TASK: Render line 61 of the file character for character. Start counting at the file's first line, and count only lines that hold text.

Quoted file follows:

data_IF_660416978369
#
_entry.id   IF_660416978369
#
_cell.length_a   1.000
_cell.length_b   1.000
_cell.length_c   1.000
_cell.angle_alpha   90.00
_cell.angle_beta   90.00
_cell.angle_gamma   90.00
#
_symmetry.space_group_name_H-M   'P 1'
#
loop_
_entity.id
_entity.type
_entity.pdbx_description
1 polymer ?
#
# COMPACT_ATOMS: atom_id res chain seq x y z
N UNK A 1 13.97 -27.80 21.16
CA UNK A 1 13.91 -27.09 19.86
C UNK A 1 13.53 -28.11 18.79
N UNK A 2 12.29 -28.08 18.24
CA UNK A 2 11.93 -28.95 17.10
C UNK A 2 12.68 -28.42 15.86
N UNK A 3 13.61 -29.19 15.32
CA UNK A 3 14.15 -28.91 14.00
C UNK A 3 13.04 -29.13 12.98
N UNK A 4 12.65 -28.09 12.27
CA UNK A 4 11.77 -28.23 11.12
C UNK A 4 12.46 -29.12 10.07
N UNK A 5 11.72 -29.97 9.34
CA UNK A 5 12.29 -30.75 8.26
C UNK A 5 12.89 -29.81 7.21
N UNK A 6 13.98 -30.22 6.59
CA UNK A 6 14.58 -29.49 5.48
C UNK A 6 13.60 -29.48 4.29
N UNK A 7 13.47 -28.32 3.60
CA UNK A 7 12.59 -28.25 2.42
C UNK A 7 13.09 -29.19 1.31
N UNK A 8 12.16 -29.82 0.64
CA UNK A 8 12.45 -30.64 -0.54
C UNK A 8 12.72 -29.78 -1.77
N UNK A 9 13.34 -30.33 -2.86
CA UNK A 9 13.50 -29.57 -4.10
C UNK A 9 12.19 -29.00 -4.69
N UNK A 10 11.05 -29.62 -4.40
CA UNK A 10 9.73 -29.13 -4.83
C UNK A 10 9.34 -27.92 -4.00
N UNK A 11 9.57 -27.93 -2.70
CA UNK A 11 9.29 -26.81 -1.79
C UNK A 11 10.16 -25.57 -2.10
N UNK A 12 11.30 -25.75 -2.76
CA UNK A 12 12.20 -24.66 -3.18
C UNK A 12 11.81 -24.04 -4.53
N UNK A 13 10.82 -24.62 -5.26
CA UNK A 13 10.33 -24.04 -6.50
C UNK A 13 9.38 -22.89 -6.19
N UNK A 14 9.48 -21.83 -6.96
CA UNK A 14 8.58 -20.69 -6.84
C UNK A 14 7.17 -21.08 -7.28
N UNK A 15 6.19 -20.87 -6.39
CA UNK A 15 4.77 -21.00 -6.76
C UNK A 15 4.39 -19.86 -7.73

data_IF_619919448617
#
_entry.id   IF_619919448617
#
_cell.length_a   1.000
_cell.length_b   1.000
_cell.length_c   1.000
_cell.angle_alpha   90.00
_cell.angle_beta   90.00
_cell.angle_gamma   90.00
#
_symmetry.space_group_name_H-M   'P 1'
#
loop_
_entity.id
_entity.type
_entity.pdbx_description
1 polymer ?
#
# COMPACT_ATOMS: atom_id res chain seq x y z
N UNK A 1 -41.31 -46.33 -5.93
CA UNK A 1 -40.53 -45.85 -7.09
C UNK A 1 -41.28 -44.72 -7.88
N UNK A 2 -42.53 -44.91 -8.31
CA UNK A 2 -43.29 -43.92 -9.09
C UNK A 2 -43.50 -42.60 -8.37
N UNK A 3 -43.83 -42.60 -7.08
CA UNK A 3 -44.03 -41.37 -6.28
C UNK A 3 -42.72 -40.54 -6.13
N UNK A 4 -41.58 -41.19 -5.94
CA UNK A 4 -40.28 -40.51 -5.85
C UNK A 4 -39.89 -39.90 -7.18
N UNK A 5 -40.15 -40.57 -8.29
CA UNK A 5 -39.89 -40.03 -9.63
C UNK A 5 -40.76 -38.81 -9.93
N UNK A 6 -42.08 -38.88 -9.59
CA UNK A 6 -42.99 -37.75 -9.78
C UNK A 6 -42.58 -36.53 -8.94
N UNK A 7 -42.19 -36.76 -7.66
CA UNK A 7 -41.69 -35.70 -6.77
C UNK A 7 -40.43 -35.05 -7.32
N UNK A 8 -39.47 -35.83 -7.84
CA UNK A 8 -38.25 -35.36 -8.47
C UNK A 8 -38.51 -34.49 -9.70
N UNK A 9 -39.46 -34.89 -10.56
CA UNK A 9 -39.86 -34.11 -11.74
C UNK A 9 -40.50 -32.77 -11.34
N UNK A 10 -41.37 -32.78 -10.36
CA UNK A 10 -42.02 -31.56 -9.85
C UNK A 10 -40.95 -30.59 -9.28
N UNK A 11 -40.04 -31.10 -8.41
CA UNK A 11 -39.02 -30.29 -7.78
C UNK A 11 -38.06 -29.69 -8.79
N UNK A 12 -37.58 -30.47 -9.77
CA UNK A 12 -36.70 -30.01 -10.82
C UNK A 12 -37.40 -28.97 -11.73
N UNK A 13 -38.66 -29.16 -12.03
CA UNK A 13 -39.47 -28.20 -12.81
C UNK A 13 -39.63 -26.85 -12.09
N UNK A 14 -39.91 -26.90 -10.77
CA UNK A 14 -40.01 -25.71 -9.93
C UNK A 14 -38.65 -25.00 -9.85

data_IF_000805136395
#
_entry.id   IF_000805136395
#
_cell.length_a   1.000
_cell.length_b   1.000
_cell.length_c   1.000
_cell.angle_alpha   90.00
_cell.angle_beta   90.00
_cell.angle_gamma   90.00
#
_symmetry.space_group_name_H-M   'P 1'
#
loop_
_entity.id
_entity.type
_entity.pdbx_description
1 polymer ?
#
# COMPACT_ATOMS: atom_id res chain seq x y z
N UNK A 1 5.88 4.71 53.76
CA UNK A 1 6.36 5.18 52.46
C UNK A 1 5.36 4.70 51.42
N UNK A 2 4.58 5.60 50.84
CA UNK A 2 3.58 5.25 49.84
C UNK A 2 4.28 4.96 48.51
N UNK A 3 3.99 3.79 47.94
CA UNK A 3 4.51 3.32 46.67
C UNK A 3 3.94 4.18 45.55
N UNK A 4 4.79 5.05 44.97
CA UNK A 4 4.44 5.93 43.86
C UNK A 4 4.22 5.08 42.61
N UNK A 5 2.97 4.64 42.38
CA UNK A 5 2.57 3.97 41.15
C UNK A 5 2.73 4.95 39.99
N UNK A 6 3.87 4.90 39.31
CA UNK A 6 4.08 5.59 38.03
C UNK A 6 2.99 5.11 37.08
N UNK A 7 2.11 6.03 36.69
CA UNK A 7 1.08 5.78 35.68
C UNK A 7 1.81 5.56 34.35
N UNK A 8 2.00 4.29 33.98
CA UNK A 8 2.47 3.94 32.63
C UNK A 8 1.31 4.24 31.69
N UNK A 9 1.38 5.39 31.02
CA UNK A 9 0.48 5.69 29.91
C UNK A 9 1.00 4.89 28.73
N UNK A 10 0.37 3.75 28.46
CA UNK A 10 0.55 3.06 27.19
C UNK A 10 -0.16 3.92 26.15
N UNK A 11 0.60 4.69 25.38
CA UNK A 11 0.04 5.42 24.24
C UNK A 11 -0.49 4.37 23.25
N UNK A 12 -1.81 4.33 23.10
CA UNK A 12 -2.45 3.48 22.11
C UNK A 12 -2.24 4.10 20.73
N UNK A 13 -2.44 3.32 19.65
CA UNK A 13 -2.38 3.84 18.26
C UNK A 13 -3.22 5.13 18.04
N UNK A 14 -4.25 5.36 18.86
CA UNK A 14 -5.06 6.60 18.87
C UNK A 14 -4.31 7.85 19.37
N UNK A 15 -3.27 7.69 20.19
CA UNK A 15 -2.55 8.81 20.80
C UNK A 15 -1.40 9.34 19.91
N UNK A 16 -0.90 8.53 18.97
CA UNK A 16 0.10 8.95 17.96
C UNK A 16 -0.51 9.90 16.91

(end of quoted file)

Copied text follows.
CA UNK A 14 8.58 -20.69 -6.84